Weather reports control event attendance at outdoor summer festivals

The weather this month has been perplexing to say the least.  Just this past week, our heat kicked on pretty much the same number of times as the air-conditioner.  I’ve worn my wool coat to work three days and have returned home with barely a fleece.

While I know nothing about meteorology I’m hopeful that this inconsistent climate is merely a blip in the Farmer’s Almanac and not the foreshadowing of glaciers melting and careening into my Chicago two- flat leaving only this virtual blog as living proof of the raging ignorance our society has for climate maleficence.

The topic of weather is never ending.  From the brutal, record winning tundra of this past winter to the impending heat blasts predicted for this summer, it’s always the news of the day.  Outdoor events put a lot of stock in the weather forcing event organizers to constantly pray and chant for perfect temperatures.

The weather reporters, however, provide hope! (Yes, I’m looking at you Ginger Zee, Jerry Taft, Andy Avalos and lest I forget, Chicago’s most iconic meteorologist, Tom Skilling).  Meteorologists have the ability to control event attendance. They can see the future and can tell organizers what to expect.  And when it’s going to be sunny and gorgeous they are sure to report the good news.

Weather

However, it’s been proven that good news doesn’t generate ratings.  When bad weather is imminent people watch the local news 3 to 4 times more to see how it’s going to materialize.  Understandably, if the weather report said it’s going to be sunny and gorgeous for the next 5 days why would people continue to watch? They have the good news they were hoping for and will be on their way.

If the weather report says it’s going to be sunny all week but there’s a good chance for thunderstorms people will keep coming back to stay informed.  The challenge for outdoor event organizers is that people begin to make “plan b” decisions as the weekend gets closer.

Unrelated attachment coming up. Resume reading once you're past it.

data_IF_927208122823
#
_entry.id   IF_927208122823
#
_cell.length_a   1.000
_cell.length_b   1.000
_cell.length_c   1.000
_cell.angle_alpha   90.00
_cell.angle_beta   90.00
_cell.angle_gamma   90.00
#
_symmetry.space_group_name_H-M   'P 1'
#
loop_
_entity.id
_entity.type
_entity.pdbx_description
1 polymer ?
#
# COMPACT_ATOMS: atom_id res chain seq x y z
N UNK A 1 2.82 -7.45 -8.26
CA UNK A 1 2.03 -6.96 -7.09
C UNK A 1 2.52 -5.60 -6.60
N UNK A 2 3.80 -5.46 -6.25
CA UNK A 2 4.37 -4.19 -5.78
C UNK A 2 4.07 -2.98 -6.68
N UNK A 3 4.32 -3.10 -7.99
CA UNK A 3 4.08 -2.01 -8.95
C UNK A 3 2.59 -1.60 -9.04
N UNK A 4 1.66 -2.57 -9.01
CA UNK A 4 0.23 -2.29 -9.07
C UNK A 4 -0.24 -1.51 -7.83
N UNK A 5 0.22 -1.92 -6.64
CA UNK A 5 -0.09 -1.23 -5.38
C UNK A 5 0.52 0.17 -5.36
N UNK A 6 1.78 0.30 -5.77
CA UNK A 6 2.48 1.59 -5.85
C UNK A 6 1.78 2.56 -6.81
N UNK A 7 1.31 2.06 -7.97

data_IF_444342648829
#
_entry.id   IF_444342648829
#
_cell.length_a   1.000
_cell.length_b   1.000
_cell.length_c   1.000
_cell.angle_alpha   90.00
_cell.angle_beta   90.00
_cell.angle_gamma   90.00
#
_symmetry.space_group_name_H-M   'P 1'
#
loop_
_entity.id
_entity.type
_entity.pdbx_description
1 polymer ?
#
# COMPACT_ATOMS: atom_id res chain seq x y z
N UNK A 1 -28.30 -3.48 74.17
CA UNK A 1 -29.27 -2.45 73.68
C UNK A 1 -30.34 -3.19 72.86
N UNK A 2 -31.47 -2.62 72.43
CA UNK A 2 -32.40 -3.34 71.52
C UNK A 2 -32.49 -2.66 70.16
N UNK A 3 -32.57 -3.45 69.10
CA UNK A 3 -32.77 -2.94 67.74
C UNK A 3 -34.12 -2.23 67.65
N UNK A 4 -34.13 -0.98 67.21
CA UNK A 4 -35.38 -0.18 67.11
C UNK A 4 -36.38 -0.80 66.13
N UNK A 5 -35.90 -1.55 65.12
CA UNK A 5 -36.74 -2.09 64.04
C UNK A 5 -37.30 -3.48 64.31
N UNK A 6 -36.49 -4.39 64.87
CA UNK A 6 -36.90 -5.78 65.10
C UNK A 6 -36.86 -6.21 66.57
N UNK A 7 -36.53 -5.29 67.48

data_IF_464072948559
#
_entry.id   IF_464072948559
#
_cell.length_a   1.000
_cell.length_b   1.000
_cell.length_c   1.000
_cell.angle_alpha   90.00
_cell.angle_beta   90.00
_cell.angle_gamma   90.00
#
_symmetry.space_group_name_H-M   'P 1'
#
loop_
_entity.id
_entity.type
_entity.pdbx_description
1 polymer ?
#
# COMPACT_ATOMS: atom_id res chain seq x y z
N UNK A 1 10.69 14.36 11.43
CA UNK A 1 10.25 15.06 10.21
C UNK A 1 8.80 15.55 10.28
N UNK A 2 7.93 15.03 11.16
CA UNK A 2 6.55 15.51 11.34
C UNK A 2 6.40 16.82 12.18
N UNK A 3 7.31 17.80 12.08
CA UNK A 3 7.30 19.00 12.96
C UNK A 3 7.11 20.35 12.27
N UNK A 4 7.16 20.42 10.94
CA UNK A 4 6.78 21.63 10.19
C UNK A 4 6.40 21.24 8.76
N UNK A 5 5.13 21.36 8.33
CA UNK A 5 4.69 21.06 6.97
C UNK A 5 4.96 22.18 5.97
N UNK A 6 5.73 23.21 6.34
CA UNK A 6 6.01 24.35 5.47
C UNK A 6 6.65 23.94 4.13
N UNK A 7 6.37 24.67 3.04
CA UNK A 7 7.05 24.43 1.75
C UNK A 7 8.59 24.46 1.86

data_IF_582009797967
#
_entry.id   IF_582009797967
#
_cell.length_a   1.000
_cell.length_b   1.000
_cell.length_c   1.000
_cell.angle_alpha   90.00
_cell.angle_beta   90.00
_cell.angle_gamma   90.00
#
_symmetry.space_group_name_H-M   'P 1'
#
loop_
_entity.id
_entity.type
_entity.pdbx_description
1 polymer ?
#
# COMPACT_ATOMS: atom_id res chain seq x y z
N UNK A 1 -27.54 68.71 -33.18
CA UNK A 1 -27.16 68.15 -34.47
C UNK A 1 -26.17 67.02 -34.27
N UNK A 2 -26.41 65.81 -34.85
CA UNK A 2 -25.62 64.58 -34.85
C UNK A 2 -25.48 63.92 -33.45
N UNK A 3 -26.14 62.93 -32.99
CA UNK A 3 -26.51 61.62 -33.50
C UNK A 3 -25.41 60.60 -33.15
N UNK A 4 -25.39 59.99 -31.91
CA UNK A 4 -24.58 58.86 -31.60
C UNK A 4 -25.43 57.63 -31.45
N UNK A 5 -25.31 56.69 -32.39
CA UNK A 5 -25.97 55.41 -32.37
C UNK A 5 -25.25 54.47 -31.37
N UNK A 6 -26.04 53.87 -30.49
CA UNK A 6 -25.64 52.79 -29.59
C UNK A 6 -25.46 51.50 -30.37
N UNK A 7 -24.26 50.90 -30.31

My event producing colleagues and I have noticed over the years that if the weather reporters begin saying on Monday that showers and thunderstorms are possible for the upcoming weekend and continue with that message throughout the week that by Thursday people will likely make other plans for the weekend.  The weekend can arrive with clear, sunny skies but because weather reporters called for showers and thunderstorms all week the attendance is noticeably lower.

There’s an old saying amongst my peers, “if the weather is perfect and attendance is through the roof, the organizer is a genius! If the weather is rainy, cold and the attendance is in the toilet the organizer didn’t work hard enough on marketing, advertising and programming. “

As the summer approaches, all I ask is that weather reporters of local media outlets consider their power.  The weather makes or breaks many outdoor festivals.  If the glaciers are coming please be sure to tell us, but if there’s a chance the skies are going to be clear and sunny I beg you to let everyone know as soon as possible.

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